V&A blog: tag: digital programmes

MyQuestion (would you consider the pieces created solely by AI as Art): Yes. A computer artist should be a programmer who can teach his computer to produce works of art y itself, and furthermore know about the digital computing behavior of his computer in details. it is never a computer artist, but a computer itself that produces works of art; a computer artist only helps his computer acting as a programmer. computer art should not be confused with the style or the school or indefinitvetool , try the traditional, art of computer. see the computer as the primary (Hiroshi Kawano)

—End of presentation–




“Stop Phubbing” Case Study


Technology, as the key enabler for the cultural flow has brought people all over the world into a digital platform that has quick exchange of information including instant messagers, emails, news and all sorts of updates around the world.

It connectes people all over the global despite the distance and space, but also in a way disconnect people next to each other, every beep or vibration of the mobile phone takes people’s attention away even when they are sitting together having coffee or meal.

It’s unnerving when you think into the future, this has become a norm for social etiquette. So in 2012, a campaign  called “Stop Phubbing” was started in Sydney university. The word “Phubbing” was born to name the act of snubbing someone in a social setting by looking at your phone instead of paying attention.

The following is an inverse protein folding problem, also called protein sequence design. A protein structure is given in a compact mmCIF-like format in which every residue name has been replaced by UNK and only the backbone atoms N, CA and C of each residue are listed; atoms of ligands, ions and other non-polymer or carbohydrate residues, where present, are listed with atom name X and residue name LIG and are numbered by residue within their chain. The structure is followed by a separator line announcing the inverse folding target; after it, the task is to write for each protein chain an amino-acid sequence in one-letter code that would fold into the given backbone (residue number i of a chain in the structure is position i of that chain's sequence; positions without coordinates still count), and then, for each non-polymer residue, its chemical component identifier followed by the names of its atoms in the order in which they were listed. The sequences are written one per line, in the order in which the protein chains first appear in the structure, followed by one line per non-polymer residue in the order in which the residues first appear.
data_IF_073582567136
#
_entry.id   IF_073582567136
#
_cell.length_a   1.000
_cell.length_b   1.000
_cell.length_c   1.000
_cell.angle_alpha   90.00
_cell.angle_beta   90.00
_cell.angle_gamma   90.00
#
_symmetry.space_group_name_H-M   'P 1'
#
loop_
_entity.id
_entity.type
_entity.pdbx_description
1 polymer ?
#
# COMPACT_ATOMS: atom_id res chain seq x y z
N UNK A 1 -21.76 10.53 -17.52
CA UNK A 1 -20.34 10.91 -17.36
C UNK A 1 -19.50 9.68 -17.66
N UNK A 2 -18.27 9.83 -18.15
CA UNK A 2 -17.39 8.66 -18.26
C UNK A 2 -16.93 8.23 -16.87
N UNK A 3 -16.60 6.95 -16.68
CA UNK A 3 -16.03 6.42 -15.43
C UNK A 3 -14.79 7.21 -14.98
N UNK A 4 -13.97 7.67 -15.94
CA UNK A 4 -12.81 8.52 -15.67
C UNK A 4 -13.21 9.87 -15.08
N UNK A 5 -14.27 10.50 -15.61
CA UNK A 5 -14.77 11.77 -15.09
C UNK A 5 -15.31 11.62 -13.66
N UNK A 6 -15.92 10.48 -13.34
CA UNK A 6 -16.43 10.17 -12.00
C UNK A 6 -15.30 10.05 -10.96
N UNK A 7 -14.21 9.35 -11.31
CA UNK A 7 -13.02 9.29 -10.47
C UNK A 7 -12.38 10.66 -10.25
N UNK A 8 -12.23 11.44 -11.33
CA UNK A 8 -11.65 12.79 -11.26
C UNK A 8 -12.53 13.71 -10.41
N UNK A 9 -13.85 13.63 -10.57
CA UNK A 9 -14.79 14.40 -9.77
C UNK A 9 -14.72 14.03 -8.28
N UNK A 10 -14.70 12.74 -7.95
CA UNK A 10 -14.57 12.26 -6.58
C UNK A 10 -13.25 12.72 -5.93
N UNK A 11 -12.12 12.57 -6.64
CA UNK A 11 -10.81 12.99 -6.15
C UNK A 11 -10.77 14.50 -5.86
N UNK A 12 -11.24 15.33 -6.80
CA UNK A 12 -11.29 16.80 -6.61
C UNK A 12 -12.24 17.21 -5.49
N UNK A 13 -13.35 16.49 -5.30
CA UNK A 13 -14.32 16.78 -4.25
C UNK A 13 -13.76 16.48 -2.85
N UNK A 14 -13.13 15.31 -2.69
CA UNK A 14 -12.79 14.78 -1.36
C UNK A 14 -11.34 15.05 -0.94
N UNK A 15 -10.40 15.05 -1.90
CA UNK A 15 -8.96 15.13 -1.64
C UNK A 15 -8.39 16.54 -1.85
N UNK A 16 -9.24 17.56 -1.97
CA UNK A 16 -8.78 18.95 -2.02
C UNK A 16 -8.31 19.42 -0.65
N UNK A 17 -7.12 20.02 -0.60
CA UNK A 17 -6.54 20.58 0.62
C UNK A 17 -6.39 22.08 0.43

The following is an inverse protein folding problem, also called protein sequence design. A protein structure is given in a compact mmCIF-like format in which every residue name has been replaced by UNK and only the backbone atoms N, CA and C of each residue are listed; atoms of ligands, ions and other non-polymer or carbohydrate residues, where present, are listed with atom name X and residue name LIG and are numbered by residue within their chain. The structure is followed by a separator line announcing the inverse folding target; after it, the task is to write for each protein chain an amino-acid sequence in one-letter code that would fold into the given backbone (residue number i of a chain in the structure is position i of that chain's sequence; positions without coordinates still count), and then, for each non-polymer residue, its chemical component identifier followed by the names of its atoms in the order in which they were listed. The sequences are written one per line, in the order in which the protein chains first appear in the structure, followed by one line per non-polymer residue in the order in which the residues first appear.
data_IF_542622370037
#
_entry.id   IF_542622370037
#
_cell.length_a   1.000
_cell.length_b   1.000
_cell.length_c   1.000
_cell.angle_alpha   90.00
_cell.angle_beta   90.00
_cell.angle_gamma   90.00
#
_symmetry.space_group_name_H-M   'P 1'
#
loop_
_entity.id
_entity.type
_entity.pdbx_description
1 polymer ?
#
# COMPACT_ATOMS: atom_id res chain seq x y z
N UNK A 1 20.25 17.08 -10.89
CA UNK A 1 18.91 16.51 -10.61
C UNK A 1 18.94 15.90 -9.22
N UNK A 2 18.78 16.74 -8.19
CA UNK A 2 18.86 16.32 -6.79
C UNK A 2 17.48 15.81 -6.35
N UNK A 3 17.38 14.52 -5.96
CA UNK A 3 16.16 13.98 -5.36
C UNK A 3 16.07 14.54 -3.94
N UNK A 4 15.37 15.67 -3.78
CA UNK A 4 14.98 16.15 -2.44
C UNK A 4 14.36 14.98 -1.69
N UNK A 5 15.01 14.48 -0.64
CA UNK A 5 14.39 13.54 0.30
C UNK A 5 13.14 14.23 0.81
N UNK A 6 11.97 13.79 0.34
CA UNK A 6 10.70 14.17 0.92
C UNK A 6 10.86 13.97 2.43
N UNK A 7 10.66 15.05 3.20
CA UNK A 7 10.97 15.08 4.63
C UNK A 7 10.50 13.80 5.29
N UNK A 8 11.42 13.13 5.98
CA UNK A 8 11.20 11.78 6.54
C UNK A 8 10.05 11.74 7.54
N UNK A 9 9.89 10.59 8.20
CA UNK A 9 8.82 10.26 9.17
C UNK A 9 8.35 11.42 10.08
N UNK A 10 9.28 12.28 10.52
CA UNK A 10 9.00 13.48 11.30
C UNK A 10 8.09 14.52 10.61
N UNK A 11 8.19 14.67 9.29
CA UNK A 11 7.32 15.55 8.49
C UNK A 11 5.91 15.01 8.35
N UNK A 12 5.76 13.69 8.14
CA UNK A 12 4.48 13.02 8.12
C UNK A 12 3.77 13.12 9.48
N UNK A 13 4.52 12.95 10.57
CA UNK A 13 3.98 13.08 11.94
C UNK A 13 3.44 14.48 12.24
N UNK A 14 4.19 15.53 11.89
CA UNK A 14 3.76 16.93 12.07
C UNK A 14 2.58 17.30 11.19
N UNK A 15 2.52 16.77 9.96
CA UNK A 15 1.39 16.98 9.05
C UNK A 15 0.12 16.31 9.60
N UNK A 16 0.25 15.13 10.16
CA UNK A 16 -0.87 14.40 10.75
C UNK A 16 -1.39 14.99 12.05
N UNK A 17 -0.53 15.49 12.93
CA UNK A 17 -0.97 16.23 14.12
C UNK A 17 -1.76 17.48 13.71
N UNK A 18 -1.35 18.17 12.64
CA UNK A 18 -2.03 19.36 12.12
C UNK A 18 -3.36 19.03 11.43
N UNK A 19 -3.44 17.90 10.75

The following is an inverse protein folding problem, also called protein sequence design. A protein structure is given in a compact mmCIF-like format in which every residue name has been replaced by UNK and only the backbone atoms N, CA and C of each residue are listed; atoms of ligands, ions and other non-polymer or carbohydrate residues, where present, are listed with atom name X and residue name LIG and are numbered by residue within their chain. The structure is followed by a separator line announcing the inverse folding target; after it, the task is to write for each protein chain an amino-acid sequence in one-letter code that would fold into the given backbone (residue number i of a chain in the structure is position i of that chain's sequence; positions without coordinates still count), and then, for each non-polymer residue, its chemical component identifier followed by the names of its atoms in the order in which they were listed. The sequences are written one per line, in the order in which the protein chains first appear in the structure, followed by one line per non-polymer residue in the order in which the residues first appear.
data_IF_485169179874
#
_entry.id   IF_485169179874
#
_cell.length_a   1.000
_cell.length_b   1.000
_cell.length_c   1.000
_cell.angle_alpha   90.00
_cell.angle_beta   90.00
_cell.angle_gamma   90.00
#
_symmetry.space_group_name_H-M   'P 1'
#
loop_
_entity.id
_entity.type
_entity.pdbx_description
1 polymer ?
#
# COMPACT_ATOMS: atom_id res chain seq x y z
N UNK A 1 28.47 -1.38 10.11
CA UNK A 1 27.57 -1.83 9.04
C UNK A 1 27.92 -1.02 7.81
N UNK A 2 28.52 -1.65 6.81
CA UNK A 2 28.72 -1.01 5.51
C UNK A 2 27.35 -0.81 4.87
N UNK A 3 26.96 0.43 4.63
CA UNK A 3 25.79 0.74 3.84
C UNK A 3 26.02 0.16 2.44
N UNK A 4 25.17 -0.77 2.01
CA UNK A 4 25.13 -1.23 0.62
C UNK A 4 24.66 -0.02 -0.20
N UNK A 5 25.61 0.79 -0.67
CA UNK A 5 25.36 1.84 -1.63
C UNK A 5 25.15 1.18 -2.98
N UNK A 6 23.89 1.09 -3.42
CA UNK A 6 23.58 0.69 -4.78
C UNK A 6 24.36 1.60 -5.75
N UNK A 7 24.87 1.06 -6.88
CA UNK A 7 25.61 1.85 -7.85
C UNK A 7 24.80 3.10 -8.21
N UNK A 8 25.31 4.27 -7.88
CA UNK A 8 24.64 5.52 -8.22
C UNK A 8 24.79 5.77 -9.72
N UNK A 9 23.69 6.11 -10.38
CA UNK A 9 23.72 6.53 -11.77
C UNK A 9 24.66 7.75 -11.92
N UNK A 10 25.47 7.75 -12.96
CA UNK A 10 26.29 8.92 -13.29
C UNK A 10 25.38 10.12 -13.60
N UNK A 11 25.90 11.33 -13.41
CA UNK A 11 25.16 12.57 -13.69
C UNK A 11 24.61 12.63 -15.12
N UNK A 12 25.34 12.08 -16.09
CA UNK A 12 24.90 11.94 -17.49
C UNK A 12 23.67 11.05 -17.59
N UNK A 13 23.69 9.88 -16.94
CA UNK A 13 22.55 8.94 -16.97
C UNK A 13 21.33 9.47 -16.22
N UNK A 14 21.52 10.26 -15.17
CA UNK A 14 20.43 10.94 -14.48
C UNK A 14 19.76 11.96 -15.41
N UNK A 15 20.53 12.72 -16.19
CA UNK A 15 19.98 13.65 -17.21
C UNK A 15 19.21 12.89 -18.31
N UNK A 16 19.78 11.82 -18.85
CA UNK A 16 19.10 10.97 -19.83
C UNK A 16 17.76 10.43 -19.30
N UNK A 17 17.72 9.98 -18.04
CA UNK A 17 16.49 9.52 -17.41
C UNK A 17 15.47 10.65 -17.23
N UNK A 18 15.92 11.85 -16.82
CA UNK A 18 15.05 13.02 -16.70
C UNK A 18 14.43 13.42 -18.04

But fast forward to the recent days, if you ask a random people, what is “Phubbing”, no one would have any idea, and yet the behavior

phubbing (verb.) The act of snubbing someone in a social setting by looking at your phone instead of paying attention.

An average restaurant will see 30 cases of phubbing per dinner session. This is equal to spending 570 days alone, while in the company of others.

97% of people claim their food tasted worse while being a victim of phubbing

87% of teens would rather communicate via text than face to face.



Unit 3 – Assignment

Please write two separate reports of 1,000 words each, (+/- 200 words;
excluding reference list) which critically explore two individually chosen case
studies. One should provide an example of a successful attempt to engage
with local and global challenges, the other one, an, in your opinion,
unsuccessful example. These case studies can be drawn from any cultural
activities and innovative projects (governmental, societal, arts and culture
related) from a commissioning side on the larger scale, or cultural responses
to challenges on a local level (community or individual level). The two reports,
which can include data sets, graphs, images etc., in addition to the 1,000
words text, will be assessed summative.

Demonstrate critical reflection in relation to identifying and interrogating examples of social engagement, using key theories and discourses, and relevant tools and methods (research) :

globalisation – what, how and why etc. Mediascape, technoscape, ethnoscape, ideascape, financesacpe (Appdurai)

  • Migration, urbanisation & identify, representation and /or engagement
  • or ideas from other weeks: sustainability, conflict
  • Forms and drivers of immigrant identity; or representations of the city as local/global.

Define, analyse and critically evaluate the success criteria of models of social and cultural engagement (Analysis)

  • Define success in terms of your case study – what were its aims
  • apply this definition to your case study = what were the outcomes